OPINION — To watch the World Series or the baseball playoffs is an invitation to enter the realm of the irrelevant statistic.
When the Red Sox pushed across their first run in the first inning Monday night, a Fox announcer burbled that Boston also scored in the first inning of the opening game when they won the Series in 2004, 2007 and 2013. Of course, no players from 2004 and 2007 are on the active Red Sox roster — and scoring in the second or fifth inning can also be an effective way of winning a ballgame.
Highlighted on the screen every night are the postseason stats of the players, even though the Dodgers, for example, played just 11 games to advance to the World Series. Virtually invisible during the telecasts are what the players accomplished during the full 162-game season, even though these numbers have infinitely more predictive value.
Those of us who closely follow politics can easily feel superior to the statistical naïfs in the World Series broadcast booth. But often we fall into a similar trap — the arrogant belief that the future is knowable if you crunch enough numbers.
The 2018 midterms have brought a new level of sophistication to political analysis.
The New York Times in conjunction with Siena College has completed more than 60 congressional polls with the real-time results flashed on the computer screen with each call. Polling analysts like Nate Silver at FiveThirtyEight have honed their predictive models. And traditional race-by-race handicappers like Nathan Gonzales, Charlie Cook and Larry Sabato’s Crystal Ball do an exemplary job on the granular level.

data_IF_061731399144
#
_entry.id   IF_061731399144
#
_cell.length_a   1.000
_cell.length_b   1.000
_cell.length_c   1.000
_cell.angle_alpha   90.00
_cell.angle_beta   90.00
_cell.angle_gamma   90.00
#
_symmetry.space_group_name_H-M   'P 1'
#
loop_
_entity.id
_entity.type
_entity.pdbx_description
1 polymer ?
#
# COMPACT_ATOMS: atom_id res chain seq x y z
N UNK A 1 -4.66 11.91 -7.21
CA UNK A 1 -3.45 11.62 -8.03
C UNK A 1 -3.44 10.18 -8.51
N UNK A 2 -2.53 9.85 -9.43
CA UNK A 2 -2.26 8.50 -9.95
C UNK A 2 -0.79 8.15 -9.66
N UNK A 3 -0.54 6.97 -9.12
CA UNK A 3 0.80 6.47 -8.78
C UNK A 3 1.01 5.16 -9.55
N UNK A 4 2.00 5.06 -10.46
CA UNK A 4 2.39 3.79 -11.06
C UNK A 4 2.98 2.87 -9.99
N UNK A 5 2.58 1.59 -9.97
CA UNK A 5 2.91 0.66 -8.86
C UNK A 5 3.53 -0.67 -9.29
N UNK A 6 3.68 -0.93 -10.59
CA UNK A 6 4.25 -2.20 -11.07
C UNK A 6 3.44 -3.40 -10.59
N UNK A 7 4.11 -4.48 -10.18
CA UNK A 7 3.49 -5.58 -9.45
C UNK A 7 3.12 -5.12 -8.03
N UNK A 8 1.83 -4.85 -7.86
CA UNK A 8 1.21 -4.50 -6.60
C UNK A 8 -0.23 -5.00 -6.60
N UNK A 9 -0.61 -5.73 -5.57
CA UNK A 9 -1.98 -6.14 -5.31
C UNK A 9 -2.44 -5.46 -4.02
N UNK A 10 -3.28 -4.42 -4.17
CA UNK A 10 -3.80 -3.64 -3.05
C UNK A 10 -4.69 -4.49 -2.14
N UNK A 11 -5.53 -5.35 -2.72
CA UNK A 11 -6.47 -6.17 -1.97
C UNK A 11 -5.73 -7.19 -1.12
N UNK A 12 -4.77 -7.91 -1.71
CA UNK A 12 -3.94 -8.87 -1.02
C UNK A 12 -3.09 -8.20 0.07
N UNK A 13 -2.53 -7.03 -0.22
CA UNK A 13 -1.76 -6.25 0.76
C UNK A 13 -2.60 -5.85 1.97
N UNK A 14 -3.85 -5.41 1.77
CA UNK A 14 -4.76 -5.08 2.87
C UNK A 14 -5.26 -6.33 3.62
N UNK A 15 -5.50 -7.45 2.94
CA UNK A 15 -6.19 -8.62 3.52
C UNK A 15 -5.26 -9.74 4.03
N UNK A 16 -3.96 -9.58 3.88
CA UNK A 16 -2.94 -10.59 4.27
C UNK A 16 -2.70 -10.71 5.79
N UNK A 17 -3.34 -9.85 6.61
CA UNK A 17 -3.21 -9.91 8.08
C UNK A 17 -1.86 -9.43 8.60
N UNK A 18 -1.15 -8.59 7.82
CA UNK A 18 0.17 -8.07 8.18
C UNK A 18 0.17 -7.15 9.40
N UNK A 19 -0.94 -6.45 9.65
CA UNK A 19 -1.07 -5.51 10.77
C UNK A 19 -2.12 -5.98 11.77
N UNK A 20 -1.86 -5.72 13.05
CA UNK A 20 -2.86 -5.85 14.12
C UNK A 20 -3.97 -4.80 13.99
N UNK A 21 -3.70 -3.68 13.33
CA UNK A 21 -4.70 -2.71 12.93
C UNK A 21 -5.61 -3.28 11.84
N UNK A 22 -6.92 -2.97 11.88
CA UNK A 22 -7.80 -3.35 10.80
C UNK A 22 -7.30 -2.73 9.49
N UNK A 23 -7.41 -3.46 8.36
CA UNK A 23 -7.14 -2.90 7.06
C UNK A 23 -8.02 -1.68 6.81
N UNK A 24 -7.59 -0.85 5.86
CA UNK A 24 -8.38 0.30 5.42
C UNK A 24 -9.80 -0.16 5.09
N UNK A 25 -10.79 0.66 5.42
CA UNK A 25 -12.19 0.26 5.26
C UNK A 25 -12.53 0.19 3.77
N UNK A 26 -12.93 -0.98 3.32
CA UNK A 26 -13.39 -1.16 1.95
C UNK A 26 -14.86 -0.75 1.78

Yet, even after hearing cautionary words about polling and polling analysis, we tend to overreact to every statistical gyration.
A Rutgers-Eagleton Senate poll from New Jersey, released Wednesday, shows scandal-scarred Democratic incumbent Robert Menendez up by just 5 points in a state that Hillary Clinton carried by 14 points. Is the race tightening? Could Democrats blow a seemingly safe seat? Or is the poll just a margin-of-error quirk?
Multiply this reaction by nearly 500 contested races for Congress and governor, and you have a rough sense of the stress levels on both sides less than 300 hours before the polls open on Election Day.
The truth is that all the polling in the world cannot prepare you for a midterm election with this broad a terrain. And there are many hard-fought House races, like in Maine’s 2nd District, where there have only been a handful of reputable polls.
Sure, broad questions like the generic ballot (“Do you prefer a Congress controlled by the Democrats or the Republicans?”) can offer national clues. But is the Democrats’ current 8-point average edge on this question enough to comfortably overcome the GOP-leaning effects of incumbency and gerrymandering in the House?
A recent Washington Post-Schar School poll of 69 hotly contested House districts found the two parties effectively tied. But is this good news for the Republicans because they are holding their own in battleground races? Or is this a formula for a Democratic sweep since more than 90 percent of the districts surveyed are currently GOP held?